Israel pulls tanks, troops out of Gaza

U.S. had criticized the army's incursion into Palestinian zone

General vowed to stay

Air, land, sea assault followed Arab mortar attack on settlement

April 18, 2001|By Mark Matthews | Mark Matthews,SUN FOREIGN STAFF

BEIT HANOUN, Gaza Strip - Hit by stinging criticism from Washington, Israel abruptly pulled its troops, tanks and bulldozers out of the northeast corner of the Gaza Strip last night, hours after a military commander said they might remain for months.

Israeli forces carved out a 1.8-square-mile buffer zone inside the Palestinian-controlled territory early yesterday with the stated aim of preventing mortar attacks like the one Monday that struck the northern Negev town of Sderot, near Israeli Prime Minister Ariel Sharon's home, Sycamore Farm.

This marked the first time in seven years that Israel had reoccupied land turned over to the Palestinians under the Oslo peace framework.

"We will remain in these places for as long as it takes - days, weeks, months," said Brig. Gen. Yair Naveh, commander of the Israeli army's Gaza brigade. The army said it would stay until the threat of attacks had subsided.

But the incursion, along with an Israeli air, land and sea bombardment of Palestinian government facilities that killed a Palestinian police officer, triggered an angry reaction from U.S. Secretary of State Colin L. Powell, who called Israel's response to the mortar attack "excessive and disproportionate."

Raanan Gissin, a spokesman for Sharon, denied that Powell's criticism had precipitated the pullout. "The decision to leave was built into the plan before Washington said anything."

Gissin said Naveh either misunderstood the question put to him or chose his words poorly. "He's a general, not a spokesman."

But it appeared that the Sharon government decided to yield to avoid U.S. censure and handing Yasser Arafat and the Palestinians a propaganda coup.

In a statement announcing the pullout, the Israeli army said it had completed its mission and held the Palestinian Authority "directly responsible for all occurrences within its territory, including all types of terror."

The militant Islamic group Hamas claimed responsibility for Monday's mortar attack, which spurred Sderot to open its bomb shelters for the first time since the Yom Kippur War in 1973.

Last night's pullout set back army plans to strengthen its hold on the Gaza Strip and protect about 5,000 Jewish settlers in 17 agricultural and industrial settlements that make up about one-third of the territory.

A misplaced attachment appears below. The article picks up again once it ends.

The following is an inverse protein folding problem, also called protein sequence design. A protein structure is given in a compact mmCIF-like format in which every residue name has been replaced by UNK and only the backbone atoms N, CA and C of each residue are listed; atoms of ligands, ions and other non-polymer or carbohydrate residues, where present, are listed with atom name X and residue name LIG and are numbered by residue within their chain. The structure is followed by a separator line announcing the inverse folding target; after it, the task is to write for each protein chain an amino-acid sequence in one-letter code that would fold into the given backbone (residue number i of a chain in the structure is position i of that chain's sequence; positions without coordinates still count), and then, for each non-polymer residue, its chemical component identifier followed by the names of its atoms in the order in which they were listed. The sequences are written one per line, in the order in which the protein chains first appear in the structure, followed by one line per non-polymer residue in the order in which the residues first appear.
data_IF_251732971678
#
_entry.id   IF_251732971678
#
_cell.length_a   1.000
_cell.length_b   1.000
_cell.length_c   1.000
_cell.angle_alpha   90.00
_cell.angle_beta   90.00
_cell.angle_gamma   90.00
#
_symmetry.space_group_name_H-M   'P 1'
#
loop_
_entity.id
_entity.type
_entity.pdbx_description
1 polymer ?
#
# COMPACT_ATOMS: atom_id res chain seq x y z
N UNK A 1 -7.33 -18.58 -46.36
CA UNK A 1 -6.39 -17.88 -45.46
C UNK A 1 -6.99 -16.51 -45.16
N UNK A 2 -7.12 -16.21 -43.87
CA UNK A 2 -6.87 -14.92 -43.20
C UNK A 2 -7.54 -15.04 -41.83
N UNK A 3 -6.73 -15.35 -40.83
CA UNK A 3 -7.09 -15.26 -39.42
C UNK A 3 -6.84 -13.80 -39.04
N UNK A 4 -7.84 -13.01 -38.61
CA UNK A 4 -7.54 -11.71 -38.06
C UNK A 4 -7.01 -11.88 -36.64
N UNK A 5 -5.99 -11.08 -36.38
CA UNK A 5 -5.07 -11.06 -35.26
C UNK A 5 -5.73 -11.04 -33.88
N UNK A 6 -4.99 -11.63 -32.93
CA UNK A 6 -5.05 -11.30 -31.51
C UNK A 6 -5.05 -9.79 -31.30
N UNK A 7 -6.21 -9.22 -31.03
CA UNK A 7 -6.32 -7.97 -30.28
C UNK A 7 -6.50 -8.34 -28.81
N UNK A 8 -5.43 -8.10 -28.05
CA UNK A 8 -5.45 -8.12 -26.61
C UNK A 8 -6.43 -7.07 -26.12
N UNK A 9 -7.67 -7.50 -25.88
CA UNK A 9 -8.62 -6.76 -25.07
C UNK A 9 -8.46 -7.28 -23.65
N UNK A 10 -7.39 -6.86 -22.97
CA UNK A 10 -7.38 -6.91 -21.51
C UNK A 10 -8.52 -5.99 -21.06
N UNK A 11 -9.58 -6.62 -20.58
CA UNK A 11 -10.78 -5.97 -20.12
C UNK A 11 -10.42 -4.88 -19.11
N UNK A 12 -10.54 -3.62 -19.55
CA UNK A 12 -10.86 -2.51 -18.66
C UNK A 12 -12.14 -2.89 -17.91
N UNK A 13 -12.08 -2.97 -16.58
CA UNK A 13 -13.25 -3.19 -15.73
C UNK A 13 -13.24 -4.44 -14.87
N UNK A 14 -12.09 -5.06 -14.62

For months, the Israeli army has bulldozed agricultural areas and demolished buildings near military installations, settlements and roads used by Jewish settlers in the Gaza Strip. Its aim was to destroy hiding places used by Palestinian gunmen and to make it harder for Palestinians to plant roadside bombs like the one that killed teachers and badly wounded schoolchildren near the settlement of Kfar Darom last fall.

In the past week, the army sent bulldozers that destroyed 47 homes in two densely populated refugee camps - one near the Israeli-controlled border with Egypt, the other near a coastal Jewish settlement. Until yesterday, the troops had pulled out once the demolitions were complete.

Uzi Landau, Israel's minister for public security, said yesterday's incursion was not an act of retaliation but rather part of a "relentless campaign against terrorism."

Yom Tov Samia, the recently retired chief of the Southern Command, which oversees the army's operations in Gaza, told Israel Radio yesterday: "There are contingency plans and many other plans to take bites of the PA [Palestinian Authority] territory, so that Arafat can get up in the morning and understand that a strip one kilometer wide and three kilometers long, with all its bases and Palestinian police stations, have all been wiped off the map."

It was a remarkable sign of how much Israeli strategy has changed since Sharon was elected prime minister. Former Prime Minister Ehud Barak was prepared to cede all of the Gaza Strip, including the settlement areas, to the Palestinians in a peace agreement.

"I would like to remind Sharon that [the late Prime Minister Yitzhak] Rabin wished to see Gaza swallowed by the sea," Suleiman al-Najab, a member of the PLO Executive Committee, told Radio Palestine yesterday.

In this hardscrabble Gaza village, the sound of bulldozers could be heard yesterday as Palestinian National Security Police stationed themselves behind earthen barriers and kept watch on Israeli tanks in the distance. Occasionally, a Palestinian gunman would furtively approach the tanks along the side of the road. Brief exchanges of gunfire erupted.

About noon, a group of 30 unarmed teen-agers and small boys moved down the road to confront the Israelis but were shouted back by police and civilians.

Soon after, the main street of the village came alive with the funeral procession for Mohamed Al Masri, 25, the Palestinian police officer killed in a confrontation with Israelis the night before. Colleagues stood on a truck alongside his casket, pointing their AK-47 rifles in the air.

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